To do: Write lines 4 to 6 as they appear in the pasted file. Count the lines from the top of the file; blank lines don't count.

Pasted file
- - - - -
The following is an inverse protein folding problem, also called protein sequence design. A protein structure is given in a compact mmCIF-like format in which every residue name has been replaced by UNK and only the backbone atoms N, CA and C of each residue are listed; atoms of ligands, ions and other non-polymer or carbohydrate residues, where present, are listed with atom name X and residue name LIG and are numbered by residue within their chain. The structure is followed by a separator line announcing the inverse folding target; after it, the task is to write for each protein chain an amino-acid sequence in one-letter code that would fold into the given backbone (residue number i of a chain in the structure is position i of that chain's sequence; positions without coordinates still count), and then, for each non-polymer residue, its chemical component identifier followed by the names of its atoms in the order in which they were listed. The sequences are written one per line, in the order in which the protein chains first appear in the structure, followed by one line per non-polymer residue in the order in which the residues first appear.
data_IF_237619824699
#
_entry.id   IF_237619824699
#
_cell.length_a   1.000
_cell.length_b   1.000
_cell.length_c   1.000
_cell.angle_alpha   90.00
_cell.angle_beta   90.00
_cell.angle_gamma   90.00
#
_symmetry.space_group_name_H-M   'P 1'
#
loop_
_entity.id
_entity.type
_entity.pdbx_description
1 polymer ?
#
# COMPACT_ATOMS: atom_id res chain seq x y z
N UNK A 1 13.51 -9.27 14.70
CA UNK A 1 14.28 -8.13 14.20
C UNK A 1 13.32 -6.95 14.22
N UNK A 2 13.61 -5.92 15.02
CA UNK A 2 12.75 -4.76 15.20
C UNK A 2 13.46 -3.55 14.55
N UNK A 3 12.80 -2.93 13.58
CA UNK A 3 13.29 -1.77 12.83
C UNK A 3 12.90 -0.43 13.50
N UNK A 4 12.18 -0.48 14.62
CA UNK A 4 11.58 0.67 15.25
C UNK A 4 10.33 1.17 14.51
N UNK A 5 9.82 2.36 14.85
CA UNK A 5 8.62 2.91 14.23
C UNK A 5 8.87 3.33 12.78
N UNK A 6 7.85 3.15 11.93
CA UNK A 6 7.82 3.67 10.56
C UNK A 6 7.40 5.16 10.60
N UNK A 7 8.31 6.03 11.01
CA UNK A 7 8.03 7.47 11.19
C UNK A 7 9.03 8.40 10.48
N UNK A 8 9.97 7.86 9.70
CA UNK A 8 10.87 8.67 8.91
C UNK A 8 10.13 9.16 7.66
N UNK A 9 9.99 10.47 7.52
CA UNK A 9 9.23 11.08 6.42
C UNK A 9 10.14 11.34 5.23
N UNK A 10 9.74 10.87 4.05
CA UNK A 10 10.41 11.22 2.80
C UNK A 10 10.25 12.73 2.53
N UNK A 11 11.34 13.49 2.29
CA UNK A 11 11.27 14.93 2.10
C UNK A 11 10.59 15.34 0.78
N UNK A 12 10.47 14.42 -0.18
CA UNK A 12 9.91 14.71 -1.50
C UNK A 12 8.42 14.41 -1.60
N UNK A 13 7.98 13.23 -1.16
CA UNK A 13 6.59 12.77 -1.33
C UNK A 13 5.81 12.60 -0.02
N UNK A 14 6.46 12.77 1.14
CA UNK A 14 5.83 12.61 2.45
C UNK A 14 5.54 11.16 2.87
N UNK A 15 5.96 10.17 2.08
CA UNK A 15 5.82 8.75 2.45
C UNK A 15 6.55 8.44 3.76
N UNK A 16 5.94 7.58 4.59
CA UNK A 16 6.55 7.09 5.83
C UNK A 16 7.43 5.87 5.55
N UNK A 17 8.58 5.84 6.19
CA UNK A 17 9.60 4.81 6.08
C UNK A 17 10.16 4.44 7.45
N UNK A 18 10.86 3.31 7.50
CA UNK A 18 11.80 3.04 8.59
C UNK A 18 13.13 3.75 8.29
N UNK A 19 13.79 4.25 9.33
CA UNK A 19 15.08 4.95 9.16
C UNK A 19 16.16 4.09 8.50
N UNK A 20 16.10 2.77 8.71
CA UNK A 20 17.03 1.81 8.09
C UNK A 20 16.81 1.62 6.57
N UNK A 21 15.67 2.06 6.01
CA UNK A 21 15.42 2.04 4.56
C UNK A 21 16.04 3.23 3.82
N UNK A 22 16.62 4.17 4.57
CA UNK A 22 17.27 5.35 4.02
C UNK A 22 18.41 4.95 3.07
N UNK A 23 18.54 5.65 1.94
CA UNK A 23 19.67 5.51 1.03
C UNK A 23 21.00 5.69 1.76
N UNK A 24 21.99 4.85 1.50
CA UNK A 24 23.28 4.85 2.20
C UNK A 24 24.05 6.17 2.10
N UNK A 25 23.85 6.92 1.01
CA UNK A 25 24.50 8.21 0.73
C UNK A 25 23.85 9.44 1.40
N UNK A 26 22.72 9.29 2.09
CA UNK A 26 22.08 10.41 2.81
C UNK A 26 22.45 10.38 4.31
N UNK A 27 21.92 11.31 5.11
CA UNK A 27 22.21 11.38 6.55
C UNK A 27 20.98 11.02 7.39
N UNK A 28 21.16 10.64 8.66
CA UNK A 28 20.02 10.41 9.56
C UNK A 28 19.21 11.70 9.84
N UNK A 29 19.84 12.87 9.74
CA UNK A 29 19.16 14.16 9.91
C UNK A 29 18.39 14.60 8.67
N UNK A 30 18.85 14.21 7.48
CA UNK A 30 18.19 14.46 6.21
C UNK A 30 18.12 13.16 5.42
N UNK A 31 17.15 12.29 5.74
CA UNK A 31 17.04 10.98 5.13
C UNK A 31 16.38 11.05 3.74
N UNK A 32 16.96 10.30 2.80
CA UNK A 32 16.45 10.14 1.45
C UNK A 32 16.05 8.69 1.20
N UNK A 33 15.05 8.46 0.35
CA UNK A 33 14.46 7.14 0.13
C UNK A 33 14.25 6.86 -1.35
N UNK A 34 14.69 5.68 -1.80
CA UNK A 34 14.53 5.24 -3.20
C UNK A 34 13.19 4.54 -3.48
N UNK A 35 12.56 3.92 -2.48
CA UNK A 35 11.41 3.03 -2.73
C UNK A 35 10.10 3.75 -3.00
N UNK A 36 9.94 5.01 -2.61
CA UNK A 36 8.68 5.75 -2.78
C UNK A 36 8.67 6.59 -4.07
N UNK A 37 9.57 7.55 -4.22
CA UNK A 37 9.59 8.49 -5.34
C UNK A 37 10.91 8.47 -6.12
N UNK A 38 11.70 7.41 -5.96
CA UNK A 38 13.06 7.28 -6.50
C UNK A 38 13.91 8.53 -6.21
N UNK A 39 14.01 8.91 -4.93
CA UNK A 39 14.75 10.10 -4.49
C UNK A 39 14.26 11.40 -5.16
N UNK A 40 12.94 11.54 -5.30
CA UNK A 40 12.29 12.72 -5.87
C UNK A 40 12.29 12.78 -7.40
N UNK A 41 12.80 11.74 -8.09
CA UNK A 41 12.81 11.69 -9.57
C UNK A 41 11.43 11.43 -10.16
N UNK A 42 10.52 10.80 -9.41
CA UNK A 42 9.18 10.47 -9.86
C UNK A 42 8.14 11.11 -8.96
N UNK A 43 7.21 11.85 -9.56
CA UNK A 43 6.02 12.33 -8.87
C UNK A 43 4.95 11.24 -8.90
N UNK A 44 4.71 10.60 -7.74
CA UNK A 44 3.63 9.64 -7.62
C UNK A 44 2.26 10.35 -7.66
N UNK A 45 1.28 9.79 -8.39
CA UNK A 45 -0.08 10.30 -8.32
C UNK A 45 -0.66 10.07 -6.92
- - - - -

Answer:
_entry.id   IF_237619824699
#
_cell.length_a   1.000